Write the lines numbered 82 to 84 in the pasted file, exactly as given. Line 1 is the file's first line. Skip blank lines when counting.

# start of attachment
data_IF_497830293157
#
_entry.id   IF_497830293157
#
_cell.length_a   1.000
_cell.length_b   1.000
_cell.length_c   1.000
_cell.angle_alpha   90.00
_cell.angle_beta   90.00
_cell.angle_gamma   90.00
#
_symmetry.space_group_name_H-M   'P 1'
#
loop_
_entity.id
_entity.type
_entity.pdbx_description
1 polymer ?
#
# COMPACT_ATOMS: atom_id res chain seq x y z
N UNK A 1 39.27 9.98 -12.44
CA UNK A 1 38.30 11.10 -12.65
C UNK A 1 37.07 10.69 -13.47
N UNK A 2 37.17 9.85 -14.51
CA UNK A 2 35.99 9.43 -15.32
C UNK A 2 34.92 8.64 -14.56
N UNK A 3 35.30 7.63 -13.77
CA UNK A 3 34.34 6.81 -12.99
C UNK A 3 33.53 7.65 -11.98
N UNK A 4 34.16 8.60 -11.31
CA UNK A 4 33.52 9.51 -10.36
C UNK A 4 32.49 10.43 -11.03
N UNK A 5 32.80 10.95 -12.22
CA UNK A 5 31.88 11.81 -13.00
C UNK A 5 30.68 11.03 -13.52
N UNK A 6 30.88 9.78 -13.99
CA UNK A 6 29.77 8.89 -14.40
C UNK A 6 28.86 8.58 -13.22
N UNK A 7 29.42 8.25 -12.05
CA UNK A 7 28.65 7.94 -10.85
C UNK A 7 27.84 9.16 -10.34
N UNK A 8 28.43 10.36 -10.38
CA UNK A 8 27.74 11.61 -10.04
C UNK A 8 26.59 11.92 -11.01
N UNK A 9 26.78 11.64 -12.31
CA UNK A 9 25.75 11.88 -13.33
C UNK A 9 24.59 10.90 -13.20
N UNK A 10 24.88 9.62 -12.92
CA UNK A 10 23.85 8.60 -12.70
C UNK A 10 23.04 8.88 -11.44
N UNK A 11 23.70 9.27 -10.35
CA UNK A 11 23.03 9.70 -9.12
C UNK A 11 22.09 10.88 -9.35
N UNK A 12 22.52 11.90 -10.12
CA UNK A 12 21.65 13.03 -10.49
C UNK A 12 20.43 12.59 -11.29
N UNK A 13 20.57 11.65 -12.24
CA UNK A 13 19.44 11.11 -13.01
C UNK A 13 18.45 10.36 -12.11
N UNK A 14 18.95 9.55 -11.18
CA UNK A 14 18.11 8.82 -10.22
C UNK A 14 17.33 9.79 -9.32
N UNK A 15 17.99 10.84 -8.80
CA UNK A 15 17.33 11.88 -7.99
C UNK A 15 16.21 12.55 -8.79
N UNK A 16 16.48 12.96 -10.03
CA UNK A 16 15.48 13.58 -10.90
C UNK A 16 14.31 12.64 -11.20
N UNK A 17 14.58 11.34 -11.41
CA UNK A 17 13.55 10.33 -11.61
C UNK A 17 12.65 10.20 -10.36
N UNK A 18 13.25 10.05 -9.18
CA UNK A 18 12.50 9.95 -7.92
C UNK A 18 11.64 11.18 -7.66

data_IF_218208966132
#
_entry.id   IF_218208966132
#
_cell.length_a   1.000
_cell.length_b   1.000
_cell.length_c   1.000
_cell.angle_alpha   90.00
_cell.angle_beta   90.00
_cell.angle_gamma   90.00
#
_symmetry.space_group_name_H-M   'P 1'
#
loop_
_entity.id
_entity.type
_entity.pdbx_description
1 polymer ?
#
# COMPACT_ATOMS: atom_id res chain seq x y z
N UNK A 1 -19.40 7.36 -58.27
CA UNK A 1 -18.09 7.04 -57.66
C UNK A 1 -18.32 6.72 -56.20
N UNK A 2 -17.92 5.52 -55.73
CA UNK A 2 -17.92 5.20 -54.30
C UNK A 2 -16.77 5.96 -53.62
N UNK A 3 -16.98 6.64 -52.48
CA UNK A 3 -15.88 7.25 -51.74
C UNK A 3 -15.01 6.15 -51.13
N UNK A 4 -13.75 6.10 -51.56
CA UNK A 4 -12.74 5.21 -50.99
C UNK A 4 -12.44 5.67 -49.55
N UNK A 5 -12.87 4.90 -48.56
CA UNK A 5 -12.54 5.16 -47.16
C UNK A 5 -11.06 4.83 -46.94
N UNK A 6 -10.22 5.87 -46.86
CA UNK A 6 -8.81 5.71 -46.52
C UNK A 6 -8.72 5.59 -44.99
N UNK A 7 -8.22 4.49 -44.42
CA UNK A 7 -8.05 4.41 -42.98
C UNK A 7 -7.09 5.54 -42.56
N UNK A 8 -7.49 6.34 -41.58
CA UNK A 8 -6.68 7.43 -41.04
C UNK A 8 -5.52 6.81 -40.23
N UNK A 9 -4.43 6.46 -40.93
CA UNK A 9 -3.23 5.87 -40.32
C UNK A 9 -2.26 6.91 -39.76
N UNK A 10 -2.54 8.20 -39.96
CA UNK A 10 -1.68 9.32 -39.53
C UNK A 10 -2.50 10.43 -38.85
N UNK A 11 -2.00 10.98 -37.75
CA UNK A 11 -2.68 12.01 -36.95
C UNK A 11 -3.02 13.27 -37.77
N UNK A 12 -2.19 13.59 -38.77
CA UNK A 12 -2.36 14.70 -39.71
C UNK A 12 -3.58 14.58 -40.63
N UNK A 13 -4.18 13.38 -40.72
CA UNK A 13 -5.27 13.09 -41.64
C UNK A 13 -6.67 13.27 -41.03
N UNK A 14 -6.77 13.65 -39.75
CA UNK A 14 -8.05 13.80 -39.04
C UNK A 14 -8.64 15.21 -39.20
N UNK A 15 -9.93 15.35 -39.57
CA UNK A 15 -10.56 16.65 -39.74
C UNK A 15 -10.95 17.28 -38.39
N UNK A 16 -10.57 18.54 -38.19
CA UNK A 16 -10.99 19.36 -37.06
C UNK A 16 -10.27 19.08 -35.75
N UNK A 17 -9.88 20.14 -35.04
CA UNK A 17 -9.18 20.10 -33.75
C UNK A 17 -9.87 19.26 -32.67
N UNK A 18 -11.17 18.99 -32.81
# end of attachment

_cell.angle_alpha   90.00
_cell.angle_beta   90.00
_cell.angle_gamma   90.00